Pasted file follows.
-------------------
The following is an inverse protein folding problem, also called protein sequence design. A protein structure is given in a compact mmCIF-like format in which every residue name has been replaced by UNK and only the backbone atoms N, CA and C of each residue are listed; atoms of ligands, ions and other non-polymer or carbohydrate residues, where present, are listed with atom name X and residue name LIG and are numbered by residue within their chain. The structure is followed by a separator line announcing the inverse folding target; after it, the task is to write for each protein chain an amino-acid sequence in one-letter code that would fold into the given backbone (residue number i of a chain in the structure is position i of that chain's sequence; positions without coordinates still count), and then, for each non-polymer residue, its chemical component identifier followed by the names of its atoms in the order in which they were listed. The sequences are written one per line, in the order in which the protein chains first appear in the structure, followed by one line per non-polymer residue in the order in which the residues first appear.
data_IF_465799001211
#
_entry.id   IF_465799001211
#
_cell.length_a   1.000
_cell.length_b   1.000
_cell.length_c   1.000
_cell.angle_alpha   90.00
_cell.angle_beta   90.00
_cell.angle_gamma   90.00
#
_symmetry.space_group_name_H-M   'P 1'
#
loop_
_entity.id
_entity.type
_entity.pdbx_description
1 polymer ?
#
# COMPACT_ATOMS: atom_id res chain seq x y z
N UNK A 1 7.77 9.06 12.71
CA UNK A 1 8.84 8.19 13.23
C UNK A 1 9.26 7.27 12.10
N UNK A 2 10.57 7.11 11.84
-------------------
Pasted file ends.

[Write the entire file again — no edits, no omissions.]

The following is an inverse protein folding problem, also called protein sequence design. A protein structure is given in a compact mmCIF-like format in which every residue name has been replaced by UNK and only the backbone atoms N, CA and C of each residue are listed; atoms of ligands, ions and other non-polymer or carbohydrate residues, where present, are listed with atom name X and residue name LIG and are numbered by residue within their chain. The structure is followed by a separator line announcing the inverse folding target; after it, the task is to write for each protein chain an amino-acid sequence in one-letter code that would fold into the given backbone (residue number i of a chain in the structure is position i of that chain's sequence; positions without coordinates still count), and then, for each non-polymer residue, its chemical component identifier followed by the names of its atoms in the order in which they were listed. The sequences are written one per line, in the order in which the protein chains first appear in the structure, followed by one line per non-polymer residue in the order in which the residues first appear.
data_IF_465799001211
#
_entry.id   IF_465799001211
#
_cell.length_a   1.000
_cell.length_b   1.000
_cell.length_c   1.000
_cell.angle_alpha   90.00
_cell.angle_beta   90.00
_cell.angle_gamma   90.00
#
_symmetry.space_group_name_H-M   'P 1'
#
loop_
_entity.id
_entity.type
_entity.pdbx_description
1 polymer ?
#
# COMPACT_ATOMS: atom_id res chain seq x y z
N UNK A 1 7.77 9.06 12.71
CA UNK A 1 8.84 8.19 13.23
C UNK A 1 9.26 7.27 12.10
N UNK A 2 10.57 7.11 11.84